Joe Simmons on psychology: “What I Want Our Field To Prioritize”. I am writing all of this because it’s hard to resolve a conflict when you don’t know what the other side wants. I honestly don’t know what those who are resistant to change want, but at least now they know what I want. Show More Summary

Lichens did not grow on Homo naledi

Earlier this summer, Francis Thackeray published a short paper in the South African Journal of Science suggesting that lichens had deposited manganese upon the surfaces of hominin bone from the Dinaledi Chamber. Knowing that lichensShow More Summary

Link: Neandertal burial ritual with antler hearths

A Neandertal “burial ritual” at Des-Cubierta Cave? “Cave fires and rhino skull used in Neanderthal burial rituals”. The blackened hearths surround a spot where the jaw and six teeth of a Neanderthal toddler were found in the stony sediment. Show More Summary

Link: Modern human teeth from Liang Bua, Flores

Ewen Callaway reports on a talk at the European Society for Human Evolution meeting, presenting new human teeth from the ongoing Liang Bua archaeological work: “Human remains found in hobbit cave”. The story is that these remains may document some of the earliest modern human presence in the cave, postdating the last occurrence of H. Show More Summary

Link: Replication crisis and status competition in psychology

The ongoing “replication crisis” in psychology has become an interesting study in the sociology of science. I don’t have anything especially deep to say about it, but I found this long update by the statistician Andrew Gelman very interesting: “What has happened down here is the winds have changed”. Show More Summary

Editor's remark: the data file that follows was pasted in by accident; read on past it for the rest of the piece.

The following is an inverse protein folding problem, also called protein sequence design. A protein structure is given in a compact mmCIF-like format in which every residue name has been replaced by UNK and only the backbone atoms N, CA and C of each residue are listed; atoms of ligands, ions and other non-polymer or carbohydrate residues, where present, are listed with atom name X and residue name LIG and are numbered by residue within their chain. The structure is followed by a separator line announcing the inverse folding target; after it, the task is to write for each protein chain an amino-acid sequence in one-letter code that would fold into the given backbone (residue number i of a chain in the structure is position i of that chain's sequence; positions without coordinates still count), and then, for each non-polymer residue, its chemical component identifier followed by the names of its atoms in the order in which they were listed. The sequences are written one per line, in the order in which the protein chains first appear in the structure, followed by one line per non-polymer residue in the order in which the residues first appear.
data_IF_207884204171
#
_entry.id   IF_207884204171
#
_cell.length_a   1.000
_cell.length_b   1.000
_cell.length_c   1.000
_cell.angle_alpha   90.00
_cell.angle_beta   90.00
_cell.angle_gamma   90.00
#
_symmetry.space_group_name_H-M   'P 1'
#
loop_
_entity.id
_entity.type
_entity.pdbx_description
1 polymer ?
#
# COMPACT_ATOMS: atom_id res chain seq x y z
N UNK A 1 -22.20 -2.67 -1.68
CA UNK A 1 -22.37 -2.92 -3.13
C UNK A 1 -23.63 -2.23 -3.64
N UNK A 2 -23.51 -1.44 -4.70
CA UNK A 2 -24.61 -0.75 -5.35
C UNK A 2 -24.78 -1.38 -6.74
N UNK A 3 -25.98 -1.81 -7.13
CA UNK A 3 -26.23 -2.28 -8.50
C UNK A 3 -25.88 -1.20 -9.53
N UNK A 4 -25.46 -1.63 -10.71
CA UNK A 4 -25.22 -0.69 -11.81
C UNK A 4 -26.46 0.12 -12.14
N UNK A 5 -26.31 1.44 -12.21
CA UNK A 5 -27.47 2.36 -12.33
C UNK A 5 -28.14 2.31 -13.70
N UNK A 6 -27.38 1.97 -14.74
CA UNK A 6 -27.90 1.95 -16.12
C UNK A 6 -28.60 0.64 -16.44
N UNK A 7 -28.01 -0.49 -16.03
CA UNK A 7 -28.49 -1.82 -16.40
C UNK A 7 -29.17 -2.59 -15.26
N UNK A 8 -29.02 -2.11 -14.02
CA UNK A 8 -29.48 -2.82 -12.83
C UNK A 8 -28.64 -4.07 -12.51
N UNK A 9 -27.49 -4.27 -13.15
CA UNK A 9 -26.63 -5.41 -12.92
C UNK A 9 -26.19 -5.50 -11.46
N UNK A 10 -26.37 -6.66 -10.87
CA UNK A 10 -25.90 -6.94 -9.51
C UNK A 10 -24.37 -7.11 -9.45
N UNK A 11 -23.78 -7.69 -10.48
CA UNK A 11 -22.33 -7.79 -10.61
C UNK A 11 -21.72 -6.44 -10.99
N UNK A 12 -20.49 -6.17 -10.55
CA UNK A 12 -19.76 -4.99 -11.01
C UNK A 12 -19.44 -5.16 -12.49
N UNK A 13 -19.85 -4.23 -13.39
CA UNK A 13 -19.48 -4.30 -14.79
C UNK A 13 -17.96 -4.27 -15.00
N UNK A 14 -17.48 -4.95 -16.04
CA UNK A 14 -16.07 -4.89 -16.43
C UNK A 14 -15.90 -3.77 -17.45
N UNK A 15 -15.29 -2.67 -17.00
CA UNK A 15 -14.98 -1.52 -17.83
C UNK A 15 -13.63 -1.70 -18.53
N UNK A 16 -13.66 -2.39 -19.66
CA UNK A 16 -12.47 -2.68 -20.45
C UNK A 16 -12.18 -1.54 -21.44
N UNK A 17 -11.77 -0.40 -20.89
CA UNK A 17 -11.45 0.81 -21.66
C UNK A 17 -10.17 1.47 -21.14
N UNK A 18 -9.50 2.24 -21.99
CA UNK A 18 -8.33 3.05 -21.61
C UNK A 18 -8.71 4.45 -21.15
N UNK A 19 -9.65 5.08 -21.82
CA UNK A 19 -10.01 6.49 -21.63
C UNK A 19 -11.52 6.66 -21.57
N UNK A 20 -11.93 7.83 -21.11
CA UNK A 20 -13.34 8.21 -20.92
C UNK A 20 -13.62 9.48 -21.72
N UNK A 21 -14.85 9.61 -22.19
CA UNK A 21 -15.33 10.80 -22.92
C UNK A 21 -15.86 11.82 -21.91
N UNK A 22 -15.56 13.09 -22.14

Link: A short Sterkfontein history on its 80th anniversary

The discovery of hominin fossils at Sterkfontein, South Africa, was eighty years ago this year. Recognizing the occasion, Jason Heaton, Travis Pickering and Dominic Stratford have a post on the Scientific American website: “The Fossil...Show More Summary

Link: Sleeping sickness hides in human skin

A news story by Michael Price in Science: “Sleeping sickness hides in human skin”. [Annette MacLeod] examined the samples for the sleeping sickness parasites and found them in a handful of people, even though they showed no symptoms of the disease at the time. Show More Summary

Quote: Tobias describes an endocast

Classic Phillip Tobias: During embryonic, foetal and post-natal life, the form of the calvaria becomes accurately moulded over the surface of the expanding brain. Pulsating, as the brain does with the beating of the heart, the outer surface of the brain imprints itself upon the interior of the brain case. Show More Summary

Link: The problem with 'basal' in phylogenetic trees

Stacey Smith summarizes the problems with using the term “basal” when discussing phylogenetic positions of organisms: “The ancestors are not among us”. Basal is a term that refers to the position of a node near the root of a phylogenetic tree. Show More Summary

Around the Web Digest- October 17

As the days get longer, the temperature drops, the midterm workload grows larger; I offer distractions from the stress of the week! Feel free to share this handy flowchart to students, friends, and family to prevent them from being a racist for this year’s Halloween. Show More Summary